Despite the A.I.’s stupidity, though, they’re crack shot – shooting you through the tiniest of openings. This problem is only exacerbated by the fact that the cover system the series has used since the second installment still doesn’t actually provide any cover. Even when I was stuck in cover, I was still getting pelted with gunfire, and many aggravating, cheap deaths ensued.
To make matters worse, the series not only refuses to fix problems that have plagued it for years, but it introduces new ones, as well. Killzone: Shadow Fall decided to remove itself from the mostly linear environs of previous titles and introduce levels that are a little more open ended.
While this can make firefights a little more interesting because you have more angles from which to attack and little nooks to explore, the momentary enjoyment found in that great flanking maneuver you executed or the small weapons cache you found is soon extinguished when you actually have to navigate the level or complete an objective in a jiffy.
I often wandered around for minutes on end not knowing what to do, or had to reload a multiple times because I needed to complete a task urgently, but was not instructed clearly enough on how to do so. There was an objective marker that could be brought up, but it often blended in with the background and was extremely difficult to see.
Shadow Fall also introduces a lot more stealth options than previous Killzones, and this is a mixed bag. There were some levels where the stealth elements came together perfectly, and I felt a true sense of satisfaction missed with relief when I got through an area. Unfortunately, the enemy A.I.’s freakish cones of vision just made stealth frustrating in some instances, and I ended up just shooting the whole place to hell.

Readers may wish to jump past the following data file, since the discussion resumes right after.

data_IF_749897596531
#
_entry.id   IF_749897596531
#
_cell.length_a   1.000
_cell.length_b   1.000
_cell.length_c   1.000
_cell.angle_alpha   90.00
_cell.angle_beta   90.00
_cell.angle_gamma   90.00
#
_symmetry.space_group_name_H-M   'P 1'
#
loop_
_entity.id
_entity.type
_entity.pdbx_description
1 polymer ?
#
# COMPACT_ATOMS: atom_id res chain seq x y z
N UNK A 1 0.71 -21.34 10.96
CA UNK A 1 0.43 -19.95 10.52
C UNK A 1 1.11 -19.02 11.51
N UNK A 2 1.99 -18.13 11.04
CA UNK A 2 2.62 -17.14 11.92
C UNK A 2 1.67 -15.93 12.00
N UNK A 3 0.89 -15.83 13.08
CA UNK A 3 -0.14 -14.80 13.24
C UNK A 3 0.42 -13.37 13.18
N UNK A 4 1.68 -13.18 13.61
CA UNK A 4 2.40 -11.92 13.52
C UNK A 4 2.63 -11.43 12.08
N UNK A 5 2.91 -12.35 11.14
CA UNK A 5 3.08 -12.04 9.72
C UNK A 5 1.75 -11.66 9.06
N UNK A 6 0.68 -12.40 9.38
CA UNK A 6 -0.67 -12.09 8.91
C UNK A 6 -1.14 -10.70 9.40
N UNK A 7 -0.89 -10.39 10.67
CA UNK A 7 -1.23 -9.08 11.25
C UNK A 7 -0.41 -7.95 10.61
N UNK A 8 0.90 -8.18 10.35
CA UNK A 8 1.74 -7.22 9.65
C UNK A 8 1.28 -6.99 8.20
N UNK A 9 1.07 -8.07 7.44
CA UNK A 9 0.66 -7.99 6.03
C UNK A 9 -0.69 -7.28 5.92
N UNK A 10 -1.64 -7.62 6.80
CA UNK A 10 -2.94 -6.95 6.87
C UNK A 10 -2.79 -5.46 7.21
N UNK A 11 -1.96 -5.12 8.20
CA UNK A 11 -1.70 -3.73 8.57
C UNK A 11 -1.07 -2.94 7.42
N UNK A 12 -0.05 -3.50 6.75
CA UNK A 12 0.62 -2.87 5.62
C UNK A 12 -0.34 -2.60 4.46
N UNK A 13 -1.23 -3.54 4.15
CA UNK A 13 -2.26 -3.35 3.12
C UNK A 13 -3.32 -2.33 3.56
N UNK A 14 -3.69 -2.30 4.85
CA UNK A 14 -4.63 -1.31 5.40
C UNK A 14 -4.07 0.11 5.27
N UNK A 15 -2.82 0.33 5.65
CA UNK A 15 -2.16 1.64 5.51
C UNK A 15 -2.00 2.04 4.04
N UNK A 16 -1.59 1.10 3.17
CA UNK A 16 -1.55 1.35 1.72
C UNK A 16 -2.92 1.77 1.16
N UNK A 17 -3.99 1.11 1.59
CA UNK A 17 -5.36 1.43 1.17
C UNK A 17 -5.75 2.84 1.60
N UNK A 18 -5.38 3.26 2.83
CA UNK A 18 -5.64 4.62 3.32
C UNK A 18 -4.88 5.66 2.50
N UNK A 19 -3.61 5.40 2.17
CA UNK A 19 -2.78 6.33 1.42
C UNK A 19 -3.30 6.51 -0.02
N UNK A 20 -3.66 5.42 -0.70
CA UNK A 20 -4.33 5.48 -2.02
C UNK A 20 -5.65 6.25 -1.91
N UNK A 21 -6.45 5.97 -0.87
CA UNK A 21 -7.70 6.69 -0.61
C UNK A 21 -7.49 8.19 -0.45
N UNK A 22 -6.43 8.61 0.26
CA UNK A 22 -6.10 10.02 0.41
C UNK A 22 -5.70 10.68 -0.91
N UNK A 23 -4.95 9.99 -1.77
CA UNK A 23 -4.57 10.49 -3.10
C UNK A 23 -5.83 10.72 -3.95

Not only that, but in some levels where stealth was the focus, you wouldn’t run into enemies for minutes. Yeah, the graphics are sure pretty to look at, but this is a shooter after all. I should be shooting things more often. The characters and the plot were not well enough thought out to really justify all of the quiet time spent in the game.
One relatively cool gameplay element, however, came from the OWL, a small device that you could use to heal you, shoot a zipline across a gap, throw up a bullet shield, attack enemies, or short out and hack electrical equipment. Admittedly, the best part about this was the zipline, and I always felt clever zipping right over the heads of my enemies, unbeknownst to them. I regularly found myself using the bullet shield, as well. All in all, it added a little spice to a shooter that was lacking in flavor.